That moment when...
I was remarkably calm considering. I can't say I had ever thought about it - in the sense that it might happen to me, but I was certainly aware of it happening to other people. It was always a possibility - a potential crisis. And then it happened. And I was calm about it. Because, I guess, I couldn't quite believe it happened. It's still slowly sinking in, perhaps.
I'm talking, of course, about that moment when your toddler son breaks your stereo. Destroys the flow of music in the house.
To be fair to Oscar, he has not broken the arm of the turntable, or dropped a component - he hasn't jammed a stale Marmite sandwich in the tape-deck or wrenched open the draw of the CD player, placed cold, clammy pasta inside and then slammed it back to shut in such a way that it won't ever quite make it back to the fully closed position.
And of course he didn't do it on purpose.
But he has blown one of the speakers of the main home stereo. It's gone. Dead. And it happened very quickly on Sunday morning.
It happened - too - because of Oscar's great love of music. So that, I'm sure, is my fault.
So keen was he to get the music happening, to get his favourite singalong song going, he opened the cabinet door - the baby-lock was broken a few weeks back. And he started fiddling with dials in a desperate attempt to get some noise out into the room.
And so - for now - the stereo is dead in the den.
It didn't - as such - have to happen. But given the way Oscar, 20 months old, is so insistent, so incessant, something like this was probably always going to happen.
And if it's happened to me it may well have happened to you. I've heard stories of small children trying to carry a stereo into a room to share music and dropping it on floor-tiles to smash; plenty of horror stories of the stylus or arm of a turntable being bent or snapped. And though I don't remember ever ruining a stereo that my mum and dad owned I do recall hearing Run DMC and Aerosmith's Walk This Way for the first time and rushing down to the family's turntable of the time to approximate that cool scratching sound with my dad's copy of Sgt Pepper's.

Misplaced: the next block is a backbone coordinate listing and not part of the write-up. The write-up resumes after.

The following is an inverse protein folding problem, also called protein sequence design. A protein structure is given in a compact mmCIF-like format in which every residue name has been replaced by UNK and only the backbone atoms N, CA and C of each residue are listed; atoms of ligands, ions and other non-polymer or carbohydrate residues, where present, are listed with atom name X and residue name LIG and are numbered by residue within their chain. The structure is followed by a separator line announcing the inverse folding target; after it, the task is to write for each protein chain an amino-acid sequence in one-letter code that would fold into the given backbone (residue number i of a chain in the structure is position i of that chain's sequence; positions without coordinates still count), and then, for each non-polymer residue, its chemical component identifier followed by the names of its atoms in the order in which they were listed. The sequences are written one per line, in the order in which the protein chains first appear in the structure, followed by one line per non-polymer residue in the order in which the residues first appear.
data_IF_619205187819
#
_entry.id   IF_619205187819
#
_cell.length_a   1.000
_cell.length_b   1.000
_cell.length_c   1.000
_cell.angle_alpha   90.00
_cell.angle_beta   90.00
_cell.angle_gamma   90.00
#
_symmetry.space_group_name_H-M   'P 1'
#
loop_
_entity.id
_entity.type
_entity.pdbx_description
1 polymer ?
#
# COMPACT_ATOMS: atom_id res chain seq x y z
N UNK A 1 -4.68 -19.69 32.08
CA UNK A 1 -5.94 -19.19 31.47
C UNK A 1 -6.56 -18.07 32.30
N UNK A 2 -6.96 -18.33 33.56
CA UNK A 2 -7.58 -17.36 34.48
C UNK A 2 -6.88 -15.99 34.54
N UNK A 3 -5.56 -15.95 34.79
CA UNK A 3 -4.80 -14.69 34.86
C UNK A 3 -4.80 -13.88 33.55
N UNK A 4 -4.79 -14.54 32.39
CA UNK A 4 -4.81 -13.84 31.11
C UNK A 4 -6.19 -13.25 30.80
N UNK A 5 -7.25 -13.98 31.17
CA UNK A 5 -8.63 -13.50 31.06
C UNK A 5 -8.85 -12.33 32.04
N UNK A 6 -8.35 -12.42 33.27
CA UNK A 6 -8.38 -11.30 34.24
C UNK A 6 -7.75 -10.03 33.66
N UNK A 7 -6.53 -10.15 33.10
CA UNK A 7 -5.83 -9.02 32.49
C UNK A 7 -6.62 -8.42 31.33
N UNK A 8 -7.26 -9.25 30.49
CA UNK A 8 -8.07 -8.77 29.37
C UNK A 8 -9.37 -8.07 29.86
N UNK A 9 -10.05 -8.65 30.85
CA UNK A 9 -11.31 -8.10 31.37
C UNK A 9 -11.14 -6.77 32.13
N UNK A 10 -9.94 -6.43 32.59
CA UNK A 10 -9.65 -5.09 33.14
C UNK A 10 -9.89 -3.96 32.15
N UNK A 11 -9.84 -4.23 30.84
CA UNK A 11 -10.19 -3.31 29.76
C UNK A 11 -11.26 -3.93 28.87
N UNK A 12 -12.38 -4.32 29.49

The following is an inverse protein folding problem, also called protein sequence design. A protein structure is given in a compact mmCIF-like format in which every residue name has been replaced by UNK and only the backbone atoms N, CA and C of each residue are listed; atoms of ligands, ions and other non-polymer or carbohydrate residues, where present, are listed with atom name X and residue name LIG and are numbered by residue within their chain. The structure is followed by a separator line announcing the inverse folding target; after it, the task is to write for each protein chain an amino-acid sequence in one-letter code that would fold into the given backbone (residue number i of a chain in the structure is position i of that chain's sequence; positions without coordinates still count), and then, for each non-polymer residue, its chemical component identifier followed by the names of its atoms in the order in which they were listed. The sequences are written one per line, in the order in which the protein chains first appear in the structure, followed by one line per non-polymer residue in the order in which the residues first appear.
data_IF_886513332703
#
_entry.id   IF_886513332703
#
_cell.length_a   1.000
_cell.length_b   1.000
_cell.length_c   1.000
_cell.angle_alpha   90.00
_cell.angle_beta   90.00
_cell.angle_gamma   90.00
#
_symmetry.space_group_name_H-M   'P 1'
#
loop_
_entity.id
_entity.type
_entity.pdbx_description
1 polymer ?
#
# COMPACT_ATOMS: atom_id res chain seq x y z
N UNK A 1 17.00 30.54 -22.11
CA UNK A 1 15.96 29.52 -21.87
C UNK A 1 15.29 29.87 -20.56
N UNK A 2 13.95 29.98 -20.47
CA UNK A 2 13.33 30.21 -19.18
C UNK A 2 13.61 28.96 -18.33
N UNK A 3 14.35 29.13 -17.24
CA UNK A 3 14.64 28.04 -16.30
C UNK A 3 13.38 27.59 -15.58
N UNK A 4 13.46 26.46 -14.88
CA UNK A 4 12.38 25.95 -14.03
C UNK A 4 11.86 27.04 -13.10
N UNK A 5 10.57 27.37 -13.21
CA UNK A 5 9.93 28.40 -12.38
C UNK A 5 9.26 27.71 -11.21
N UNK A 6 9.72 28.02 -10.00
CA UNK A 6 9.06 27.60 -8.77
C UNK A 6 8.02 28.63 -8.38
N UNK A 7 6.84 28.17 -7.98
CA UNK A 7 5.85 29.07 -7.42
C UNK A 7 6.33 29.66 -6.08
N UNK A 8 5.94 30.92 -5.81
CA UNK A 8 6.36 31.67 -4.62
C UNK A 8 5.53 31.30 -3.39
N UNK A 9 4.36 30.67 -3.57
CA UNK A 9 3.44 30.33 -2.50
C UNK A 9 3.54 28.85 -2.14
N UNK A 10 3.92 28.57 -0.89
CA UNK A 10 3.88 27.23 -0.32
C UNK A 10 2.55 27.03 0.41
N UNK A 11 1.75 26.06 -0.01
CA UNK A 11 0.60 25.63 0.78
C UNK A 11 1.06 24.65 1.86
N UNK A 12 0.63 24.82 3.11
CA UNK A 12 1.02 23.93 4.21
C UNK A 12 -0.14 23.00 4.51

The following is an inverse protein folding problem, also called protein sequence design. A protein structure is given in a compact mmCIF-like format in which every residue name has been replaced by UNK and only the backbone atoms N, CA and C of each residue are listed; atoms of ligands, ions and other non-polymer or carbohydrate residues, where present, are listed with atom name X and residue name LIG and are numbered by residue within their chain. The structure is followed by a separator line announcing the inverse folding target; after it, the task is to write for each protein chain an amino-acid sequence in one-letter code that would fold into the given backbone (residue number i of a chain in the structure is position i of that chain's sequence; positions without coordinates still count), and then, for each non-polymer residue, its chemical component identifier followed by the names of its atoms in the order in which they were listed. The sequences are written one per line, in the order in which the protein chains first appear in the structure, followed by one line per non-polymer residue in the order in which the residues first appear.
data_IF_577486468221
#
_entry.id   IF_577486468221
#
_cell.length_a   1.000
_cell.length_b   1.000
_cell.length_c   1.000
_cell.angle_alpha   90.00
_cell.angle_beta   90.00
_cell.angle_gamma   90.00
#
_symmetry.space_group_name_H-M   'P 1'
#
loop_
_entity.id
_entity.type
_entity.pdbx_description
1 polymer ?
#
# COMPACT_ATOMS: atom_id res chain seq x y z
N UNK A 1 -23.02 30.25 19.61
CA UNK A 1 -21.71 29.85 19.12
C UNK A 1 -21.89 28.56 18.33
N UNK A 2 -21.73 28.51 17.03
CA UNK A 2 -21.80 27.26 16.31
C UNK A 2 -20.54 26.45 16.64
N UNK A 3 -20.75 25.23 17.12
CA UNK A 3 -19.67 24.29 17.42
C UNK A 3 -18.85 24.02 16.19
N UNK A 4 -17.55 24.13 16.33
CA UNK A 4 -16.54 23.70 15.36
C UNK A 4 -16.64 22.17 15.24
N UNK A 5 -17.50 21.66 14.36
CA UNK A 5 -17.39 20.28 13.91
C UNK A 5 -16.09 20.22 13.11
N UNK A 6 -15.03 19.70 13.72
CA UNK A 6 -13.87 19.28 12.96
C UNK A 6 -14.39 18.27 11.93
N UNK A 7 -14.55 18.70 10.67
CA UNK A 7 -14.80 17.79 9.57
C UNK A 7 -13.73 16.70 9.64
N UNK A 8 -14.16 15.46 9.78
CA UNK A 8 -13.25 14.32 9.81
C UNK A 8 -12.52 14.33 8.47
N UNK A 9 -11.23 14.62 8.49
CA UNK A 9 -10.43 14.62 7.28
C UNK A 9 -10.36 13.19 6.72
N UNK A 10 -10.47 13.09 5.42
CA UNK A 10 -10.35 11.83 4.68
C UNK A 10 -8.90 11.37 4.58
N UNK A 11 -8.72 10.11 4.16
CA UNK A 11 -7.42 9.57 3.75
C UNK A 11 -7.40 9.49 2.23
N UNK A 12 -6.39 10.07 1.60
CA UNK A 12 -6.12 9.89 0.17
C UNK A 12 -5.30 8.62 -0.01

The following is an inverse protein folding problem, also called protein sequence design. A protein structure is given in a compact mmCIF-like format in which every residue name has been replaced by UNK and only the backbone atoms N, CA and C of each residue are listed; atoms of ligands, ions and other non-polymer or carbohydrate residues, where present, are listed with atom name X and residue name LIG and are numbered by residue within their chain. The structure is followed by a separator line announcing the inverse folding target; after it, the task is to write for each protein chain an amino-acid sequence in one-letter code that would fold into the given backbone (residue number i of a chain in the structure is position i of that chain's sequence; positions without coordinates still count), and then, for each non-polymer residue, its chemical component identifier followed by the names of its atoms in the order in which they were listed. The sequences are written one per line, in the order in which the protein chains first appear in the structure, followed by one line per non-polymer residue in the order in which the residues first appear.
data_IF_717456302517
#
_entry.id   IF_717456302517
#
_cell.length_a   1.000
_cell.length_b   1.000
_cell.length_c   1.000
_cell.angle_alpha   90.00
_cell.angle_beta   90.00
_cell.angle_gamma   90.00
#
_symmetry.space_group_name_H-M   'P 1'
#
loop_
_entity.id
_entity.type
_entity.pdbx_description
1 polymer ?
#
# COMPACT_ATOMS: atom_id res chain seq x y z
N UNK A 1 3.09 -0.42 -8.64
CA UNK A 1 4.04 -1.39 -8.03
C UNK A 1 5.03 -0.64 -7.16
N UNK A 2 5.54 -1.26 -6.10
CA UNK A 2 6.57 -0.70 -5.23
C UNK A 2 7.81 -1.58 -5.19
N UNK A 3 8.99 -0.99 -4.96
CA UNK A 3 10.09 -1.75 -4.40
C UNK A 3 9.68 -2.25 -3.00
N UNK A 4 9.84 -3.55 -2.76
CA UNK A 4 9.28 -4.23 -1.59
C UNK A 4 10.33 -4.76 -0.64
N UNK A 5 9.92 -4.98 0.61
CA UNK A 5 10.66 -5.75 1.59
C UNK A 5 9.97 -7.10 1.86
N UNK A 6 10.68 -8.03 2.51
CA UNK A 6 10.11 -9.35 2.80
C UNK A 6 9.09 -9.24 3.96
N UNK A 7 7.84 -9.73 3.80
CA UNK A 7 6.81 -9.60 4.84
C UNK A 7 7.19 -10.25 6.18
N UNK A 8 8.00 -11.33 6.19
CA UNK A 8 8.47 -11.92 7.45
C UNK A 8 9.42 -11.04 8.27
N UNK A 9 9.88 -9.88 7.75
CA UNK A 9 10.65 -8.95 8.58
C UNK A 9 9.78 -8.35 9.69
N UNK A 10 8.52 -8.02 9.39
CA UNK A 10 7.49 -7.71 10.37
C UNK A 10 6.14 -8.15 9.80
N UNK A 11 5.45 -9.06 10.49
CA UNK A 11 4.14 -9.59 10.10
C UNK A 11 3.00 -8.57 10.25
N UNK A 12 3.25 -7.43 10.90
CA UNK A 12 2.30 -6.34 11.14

It was hard explaining to Oscar that the stereo is broken. For now it cannot play. He looked at me with the hopeful eyes, expectant, eager, mildly impatient even. That's fine dad, but just put the music on! He held up one finger. Tena Koe - hello to one...
I looked at him with all the love I could summon - sure that I'd make it through the day and work out a solution at some stage; those speakers were 20 years old, that stereo's had a very good run, it's survived so many beer-fuelled parties and earned numerous hard-fought noise-control notices.
A few verses of that song in my awful, tuneless voice. The best that I could do. Oscar clapped his hands, he grinned, he laughed.
And then I took him down to sit, for just a minute, with his mother. "I can't be around him for just a minute," I said. Or something like that.
A few minutes later, my fears that the stereo would not be returning to a functioning state any time that day were confirmed and then I heard Oscar trotting down the hall, "Dadda! Dadda? Dadda..."
And then that other thing happened - the one where you hear all the stories about it happening to other people and you know that at some stage it'll happen to you too.
"F**k," I said. Because I had to. I said it crisply. Blunt, short. Aimed at no one. Aimed only at the situation. I said it - because I had to. I said it without thinking.
And then he said it too.
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